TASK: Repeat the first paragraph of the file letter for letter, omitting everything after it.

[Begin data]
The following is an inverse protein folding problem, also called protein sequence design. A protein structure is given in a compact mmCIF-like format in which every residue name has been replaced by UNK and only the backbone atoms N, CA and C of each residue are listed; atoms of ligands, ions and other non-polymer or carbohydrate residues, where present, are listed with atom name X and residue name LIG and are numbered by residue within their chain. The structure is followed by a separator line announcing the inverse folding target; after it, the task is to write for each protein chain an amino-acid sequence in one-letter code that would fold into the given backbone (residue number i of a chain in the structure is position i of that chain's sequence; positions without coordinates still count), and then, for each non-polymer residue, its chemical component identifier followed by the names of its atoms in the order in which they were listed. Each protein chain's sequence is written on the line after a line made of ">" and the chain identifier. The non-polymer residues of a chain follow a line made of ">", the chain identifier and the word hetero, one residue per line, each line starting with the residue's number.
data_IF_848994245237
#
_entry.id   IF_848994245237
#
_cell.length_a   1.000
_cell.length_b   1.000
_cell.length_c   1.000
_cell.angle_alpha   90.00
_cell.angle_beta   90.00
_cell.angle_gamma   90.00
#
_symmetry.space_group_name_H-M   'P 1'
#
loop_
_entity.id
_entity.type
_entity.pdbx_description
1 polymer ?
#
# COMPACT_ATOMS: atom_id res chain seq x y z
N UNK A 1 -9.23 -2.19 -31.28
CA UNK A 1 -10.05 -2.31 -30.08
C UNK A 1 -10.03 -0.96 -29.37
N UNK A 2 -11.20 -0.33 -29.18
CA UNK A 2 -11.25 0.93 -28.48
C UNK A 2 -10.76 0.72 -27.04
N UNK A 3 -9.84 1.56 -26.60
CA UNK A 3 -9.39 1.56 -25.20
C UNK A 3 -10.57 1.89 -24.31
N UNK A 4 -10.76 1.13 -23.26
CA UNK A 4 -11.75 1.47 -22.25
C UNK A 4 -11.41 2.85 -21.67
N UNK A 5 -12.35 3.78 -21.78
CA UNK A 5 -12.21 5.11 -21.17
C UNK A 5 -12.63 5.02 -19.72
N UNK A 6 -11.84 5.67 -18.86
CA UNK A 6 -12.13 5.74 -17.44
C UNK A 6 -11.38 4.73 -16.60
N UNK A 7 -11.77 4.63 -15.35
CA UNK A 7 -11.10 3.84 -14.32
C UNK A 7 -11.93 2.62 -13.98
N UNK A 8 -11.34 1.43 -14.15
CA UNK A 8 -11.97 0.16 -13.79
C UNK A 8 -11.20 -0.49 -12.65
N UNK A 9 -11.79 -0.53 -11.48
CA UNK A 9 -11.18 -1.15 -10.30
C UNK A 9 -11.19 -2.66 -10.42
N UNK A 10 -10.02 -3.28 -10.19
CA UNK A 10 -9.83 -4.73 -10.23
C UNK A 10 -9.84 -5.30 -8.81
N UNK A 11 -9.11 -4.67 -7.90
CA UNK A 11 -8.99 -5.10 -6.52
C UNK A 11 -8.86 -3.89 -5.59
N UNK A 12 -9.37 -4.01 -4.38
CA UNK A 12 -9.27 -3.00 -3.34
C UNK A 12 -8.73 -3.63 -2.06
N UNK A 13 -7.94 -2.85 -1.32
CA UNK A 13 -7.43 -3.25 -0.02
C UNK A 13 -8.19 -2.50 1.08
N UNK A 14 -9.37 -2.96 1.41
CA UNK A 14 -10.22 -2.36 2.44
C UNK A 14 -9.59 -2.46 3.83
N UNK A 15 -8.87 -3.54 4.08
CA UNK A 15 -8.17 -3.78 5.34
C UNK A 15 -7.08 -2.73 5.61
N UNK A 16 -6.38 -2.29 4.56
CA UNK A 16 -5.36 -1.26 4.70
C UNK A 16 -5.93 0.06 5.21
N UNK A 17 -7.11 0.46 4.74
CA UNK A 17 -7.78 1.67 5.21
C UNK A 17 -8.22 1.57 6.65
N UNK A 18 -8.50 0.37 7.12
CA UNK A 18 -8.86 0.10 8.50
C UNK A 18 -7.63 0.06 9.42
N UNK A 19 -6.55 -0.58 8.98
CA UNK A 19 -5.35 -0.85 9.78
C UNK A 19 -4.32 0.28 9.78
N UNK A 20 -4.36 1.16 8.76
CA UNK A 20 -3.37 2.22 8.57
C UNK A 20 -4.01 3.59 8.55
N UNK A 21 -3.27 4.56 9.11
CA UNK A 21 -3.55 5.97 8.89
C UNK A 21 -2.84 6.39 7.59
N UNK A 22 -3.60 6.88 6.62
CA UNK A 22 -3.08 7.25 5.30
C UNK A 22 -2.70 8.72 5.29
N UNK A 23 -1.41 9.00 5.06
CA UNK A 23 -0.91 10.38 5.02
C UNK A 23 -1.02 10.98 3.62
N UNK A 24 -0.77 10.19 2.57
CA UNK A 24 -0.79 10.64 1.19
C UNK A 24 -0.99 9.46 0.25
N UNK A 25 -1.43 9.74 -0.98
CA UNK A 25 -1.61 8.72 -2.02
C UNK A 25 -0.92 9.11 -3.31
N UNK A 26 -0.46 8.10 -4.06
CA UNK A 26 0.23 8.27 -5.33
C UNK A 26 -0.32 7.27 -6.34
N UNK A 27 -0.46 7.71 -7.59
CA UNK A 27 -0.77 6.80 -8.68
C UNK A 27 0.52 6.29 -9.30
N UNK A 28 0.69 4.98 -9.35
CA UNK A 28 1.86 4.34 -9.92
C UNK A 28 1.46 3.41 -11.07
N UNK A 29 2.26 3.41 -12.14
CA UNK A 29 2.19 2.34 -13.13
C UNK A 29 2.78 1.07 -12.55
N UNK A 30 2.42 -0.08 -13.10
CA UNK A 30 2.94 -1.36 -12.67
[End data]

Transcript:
The following is an inverse protein folding problem, also called protein sequence design. A protein structure is given in a compact mmCIF-like format in which every residue name has been replaced by UNK and only the backbone atoms N, CA and C of each residue are listed; atoms of ligands, ions and other non-polymer or carbohydrate residues, where present, are listed with atom name X and residue name LIG and are numbered by residue within their chain. The structure is followed by a separator line announcing the inverse folding target; after it, the task is to write for each protein chain an amino-acid sequence in one-letter code that would fold into the given backbone (residue number i of a chain in the structure is position i of that chain's sequence; positions without coordinates still count), and then, for each non-polymer residue, its chemical component identifier followed by the names of its atoms in the order in which they were listed. Each protein chain's sequence is written on the line after a line made of ">" and the chain identifier. The non-polymer residues of a chain follow a line made of ">", the chain identifier and the word hetero, one residue per line, each line starting with the residue's number.